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Tapping and metalworking engineering taps

Mini-lathes are very good at cutting threads. Using the ability of the lathe spindle to drive the leadscrew we can keep cutting many different internal and external threads so long as we think of new ways to arrange the change gears. However, what happens when we want an internal thread in a job to take an M5 bolt? The threading capacity of the lathe will not be much good to us here, unless we have a very very small internal threading tool and a very large amount of time on our hands.

For small holes, up to about a diameter of 16mm, it is advisable to make an internal thread using a metalworking tap. A tap is a internal threading tool made from a peice of hardened steel specifically for making screw threads.

There are supposed to be three types of tap:

  • Bottoming Tap - has a cutting edge right to the end for making a thread to the bottom of a blind hole.
  • Plug Tap - sort of half way... most commonly used tap
  • Taper Tap - has a long taper and is commonly used when the material being tapped is tough to work with.

When starting with a lump of metal, we do not use the tap to make the entire hole, and the thread. No. We first use a standard drill to make a hole, and then use to tap to thread that hole. What size should the initial hole be? The table below shows the common sizes - it is often useful to keep a stock of drill bits with the taps - to avoid wasting time trying to find the correct drill bit and matching tap. It is also possible to buy sets of drills and taps of the correct sizes. A 2mm drill bit does not have a great life expectancy, so buy several drill and taps!

Here is a selection of the drill sizes that go with common tap sizes.
Screw Drill size
M2 1.60
M2.5 2.05
M3 2.50
M3.5 2.90
M4 3.30
M4.5 3.70
M5 4.20
M6 5.00
M7 6.00
M8 6.80
M9 7.80
M10 8.50
M12 10.20
M14 12.00
M16 14.00

Tapping by hand

If you are "tapping a hole" ie using a tap to cut a thread into a drilled hole by hand, it is normal to hold the tap in a tap wrench. These are available virtually for free on places like ebay. You twist the tap into the hole, and, every couple of turns in, you make a half-turn backwards. This helps break up the chips that the tap cutting edge are making.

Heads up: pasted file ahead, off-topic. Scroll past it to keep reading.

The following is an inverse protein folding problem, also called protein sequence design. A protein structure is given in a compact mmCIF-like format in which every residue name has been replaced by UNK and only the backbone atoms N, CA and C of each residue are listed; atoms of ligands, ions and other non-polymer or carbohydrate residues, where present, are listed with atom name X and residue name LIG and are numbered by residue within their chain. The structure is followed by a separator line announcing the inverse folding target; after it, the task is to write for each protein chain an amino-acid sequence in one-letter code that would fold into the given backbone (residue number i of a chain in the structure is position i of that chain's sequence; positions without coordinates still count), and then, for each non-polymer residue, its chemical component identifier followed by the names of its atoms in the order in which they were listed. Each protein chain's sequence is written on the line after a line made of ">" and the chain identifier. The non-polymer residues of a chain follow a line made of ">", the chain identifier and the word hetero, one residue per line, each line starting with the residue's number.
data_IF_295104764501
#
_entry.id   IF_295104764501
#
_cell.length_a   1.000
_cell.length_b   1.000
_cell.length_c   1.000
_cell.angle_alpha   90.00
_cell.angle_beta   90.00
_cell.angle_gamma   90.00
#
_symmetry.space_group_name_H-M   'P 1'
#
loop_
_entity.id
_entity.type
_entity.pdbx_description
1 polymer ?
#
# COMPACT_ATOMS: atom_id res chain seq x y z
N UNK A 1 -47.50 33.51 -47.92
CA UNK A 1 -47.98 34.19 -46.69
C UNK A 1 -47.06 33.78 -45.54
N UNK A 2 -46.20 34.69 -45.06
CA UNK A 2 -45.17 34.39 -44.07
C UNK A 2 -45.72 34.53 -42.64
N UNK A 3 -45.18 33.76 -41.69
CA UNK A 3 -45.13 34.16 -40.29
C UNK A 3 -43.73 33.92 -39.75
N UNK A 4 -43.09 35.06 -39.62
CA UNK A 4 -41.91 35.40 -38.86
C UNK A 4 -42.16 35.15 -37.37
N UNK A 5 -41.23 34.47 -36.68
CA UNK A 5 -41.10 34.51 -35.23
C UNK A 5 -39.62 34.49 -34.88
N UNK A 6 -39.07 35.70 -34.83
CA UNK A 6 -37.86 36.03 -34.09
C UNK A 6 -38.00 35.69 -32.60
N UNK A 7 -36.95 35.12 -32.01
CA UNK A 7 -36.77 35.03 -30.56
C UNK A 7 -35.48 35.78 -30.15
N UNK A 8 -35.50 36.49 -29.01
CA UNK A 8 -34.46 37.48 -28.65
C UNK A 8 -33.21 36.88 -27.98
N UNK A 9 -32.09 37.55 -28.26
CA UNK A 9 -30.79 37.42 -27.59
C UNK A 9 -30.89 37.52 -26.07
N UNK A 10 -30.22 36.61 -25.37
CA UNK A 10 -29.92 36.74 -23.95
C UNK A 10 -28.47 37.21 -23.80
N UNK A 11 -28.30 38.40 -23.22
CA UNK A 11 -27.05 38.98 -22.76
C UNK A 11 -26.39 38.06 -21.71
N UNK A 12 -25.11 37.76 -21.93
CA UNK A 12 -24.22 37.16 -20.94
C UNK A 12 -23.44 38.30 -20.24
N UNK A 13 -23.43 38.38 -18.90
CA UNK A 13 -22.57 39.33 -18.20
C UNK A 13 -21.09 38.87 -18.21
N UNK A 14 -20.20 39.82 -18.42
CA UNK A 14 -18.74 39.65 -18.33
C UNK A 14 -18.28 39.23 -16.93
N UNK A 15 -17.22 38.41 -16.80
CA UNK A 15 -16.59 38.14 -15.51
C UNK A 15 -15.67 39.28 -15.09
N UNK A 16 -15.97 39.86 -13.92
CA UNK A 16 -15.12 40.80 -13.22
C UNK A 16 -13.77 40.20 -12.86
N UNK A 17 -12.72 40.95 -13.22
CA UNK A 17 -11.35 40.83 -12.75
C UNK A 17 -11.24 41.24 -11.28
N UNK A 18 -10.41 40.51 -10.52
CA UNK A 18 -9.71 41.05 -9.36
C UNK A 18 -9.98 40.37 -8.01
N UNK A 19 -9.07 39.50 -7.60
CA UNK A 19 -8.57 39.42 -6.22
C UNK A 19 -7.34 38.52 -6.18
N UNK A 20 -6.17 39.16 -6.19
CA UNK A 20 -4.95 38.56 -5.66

It is important to use a cutting fluid with the taps. When cutting aluminium, use kerosense or WD40. When cutting steel use some oil.

It is very easy, especially with thinner taps, to break the tap. If the tap snaps off in your hole, then you are in trouble. Always make sure sure keep the tap properly lined up with the hole being tapped. This is difficult to do by hand.

Tapping by micro mill

This process is not normally recommended in the text books, but I find it works well in holes up to about M6, after which, the micro mill runs out of power. It is possible to use the rotational action of the micro mill to turn the tap and tap the hole. Of course, the tap must be drawn into the hole as the thread is cut, so you must be careful.

My procedure is roughly as follows: loosen the clamp bolt on the quill of the micro mill before tapping

  • Loosen off the quill clamp bolt on the micro mill as shown right. This allows the quill to move easy.
  • Disengage the quill feed so that the vertical action of the micro mill is controlle by the large handle (what I call "drill press mode")
  • Using a drill chuck in the micro mill, first drill the correct sized hole in the part as shown in the table above.
  • Then use the vertical leadscrew at the back of the micro-mill to raise the chuck up
  • Remove the drill and replace with the tap
  • Lower the tap down until it touches to work, with the large quill handle wound fully up.
  • Give the hole tap and hole a generous squirt of kerosene.
  • Set the mill to forwards direction.
  • Place on hand on the speed control and one hand on the quill "drill press" handle.
  • "click" the power into the on position.. the mill will not move at this point.
  • Put some force down on the drill press handle - perhaps the weight of your forearm.
  • Slowly increase the power until the tap starts to turn..
  • Keep it steady until the tapping reaches as far as you want
  • Then reserve the process to bring the tap out - lifting the drill press handle to raise the tap out as it unscrews.
  • You might have to do this in stages to get the chips out of the hole, especially if it is a blind hole.
  • This does not give a particularly perfect tapped hole, but it is usually good enough, and much faster than doing it by hand.

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